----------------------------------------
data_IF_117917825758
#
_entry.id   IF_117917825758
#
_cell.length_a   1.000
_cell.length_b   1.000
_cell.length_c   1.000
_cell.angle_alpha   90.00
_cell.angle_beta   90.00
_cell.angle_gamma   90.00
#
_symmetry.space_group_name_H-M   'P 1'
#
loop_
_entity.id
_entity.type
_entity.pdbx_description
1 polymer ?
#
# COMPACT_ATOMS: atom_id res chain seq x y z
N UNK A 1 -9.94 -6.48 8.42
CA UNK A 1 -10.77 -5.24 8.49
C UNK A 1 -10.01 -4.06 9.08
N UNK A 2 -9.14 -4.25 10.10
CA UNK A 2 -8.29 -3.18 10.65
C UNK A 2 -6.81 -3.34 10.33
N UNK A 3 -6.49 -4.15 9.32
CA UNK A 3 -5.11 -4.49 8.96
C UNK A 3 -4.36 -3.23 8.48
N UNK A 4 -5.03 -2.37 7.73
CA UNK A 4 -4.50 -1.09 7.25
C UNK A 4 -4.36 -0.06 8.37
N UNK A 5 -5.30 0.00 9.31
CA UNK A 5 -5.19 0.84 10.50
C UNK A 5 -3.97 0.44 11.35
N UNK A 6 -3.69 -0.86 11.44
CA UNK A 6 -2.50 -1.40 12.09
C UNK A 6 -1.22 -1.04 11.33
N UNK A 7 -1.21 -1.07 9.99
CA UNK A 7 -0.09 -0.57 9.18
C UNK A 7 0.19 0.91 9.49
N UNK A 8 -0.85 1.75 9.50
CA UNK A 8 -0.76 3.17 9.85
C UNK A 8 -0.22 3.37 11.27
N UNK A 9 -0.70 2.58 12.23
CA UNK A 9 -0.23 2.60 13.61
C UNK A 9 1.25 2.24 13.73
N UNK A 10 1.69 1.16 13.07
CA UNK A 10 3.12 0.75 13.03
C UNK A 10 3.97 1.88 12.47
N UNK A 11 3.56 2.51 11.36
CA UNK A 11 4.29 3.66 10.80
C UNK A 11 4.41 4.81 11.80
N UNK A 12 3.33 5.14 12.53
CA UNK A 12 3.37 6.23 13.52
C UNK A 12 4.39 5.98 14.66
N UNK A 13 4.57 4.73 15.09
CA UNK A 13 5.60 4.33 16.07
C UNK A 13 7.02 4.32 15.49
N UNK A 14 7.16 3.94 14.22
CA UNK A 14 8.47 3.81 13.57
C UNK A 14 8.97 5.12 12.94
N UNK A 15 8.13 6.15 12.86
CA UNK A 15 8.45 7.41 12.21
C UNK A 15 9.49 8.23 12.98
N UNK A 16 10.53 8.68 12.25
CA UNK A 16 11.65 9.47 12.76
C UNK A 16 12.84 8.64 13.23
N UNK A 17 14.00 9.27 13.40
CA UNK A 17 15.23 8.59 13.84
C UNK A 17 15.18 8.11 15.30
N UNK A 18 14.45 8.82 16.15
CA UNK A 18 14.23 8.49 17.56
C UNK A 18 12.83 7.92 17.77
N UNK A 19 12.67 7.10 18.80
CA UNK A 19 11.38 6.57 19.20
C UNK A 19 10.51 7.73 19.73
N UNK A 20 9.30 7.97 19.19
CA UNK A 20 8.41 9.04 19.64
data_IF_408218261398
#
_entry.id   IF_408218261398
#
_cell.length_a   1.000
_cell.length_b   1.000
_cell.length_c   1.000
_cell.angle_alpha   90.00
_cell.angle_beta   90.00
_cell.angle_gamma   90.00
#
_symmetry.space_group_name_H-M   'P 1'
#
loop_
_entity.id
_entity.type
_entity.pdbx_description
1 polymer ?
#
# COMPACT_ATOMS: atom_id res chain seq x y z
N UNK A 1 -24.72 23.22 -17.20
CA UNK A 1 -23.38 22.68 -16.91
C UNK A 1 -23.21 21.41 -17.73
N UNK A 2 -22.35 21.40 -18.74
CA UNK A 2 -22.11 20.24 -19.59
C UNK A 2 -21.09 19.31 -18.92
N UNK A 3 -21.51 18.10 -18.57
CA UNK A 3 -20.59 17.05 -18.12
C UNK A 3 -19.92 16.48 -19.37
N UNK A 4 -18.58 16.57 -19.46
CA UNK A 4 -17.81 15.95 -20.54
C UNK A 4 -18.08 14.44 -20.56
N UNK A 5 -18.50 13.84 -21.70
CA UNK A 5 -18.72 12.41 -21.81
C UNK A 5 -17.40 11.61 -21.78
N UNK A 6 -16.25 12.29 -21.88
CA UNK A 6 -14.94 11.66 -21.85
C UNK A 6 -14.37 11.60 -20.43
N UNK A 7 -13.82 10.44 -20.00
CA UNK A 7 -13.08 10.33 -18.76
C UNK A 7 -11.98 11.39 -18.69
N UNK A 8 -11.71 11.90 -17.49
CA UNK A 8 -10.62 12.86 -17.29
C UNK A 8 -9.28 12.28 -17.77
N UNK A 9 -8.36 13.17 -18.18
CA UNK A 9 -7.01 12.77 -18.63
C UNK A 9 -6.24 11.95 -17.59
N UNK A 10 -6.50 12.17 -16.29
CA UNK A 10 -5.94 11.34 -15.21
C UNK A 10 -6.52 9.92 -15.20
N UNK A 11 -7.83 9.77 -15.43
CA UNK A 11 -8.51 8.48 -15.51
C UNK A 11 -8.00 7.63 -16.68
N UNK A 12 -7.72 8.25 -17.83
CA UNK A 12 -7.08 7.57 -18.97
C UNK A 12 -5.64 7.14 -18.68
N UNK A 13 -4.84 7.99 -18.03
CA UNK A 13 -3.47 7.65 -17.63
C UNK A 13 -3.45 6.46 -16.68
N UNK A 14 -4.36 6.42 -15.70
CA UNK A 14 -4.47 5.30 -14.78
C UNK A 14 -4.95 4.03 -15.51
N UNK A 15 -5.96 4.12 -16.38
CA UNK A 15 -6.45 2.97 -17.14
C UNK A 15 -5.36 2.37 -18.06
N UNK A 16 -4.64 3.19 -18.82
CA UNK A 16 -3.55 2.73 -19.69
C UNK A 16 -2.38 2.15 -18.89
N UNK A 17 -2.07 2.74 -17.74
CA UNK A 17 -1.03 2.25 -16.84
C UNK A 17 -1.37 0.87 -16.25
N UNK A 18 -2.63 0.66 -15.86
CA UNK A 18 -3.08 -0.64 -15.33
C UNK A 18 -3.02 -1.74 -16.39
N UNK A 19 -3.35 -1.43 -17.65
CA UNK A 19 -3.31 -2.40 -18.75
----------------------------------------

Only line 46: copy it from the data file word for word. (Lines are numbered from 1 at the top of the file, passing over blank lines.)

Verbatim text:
CA UNK A 9 -0.23 2.60 13.61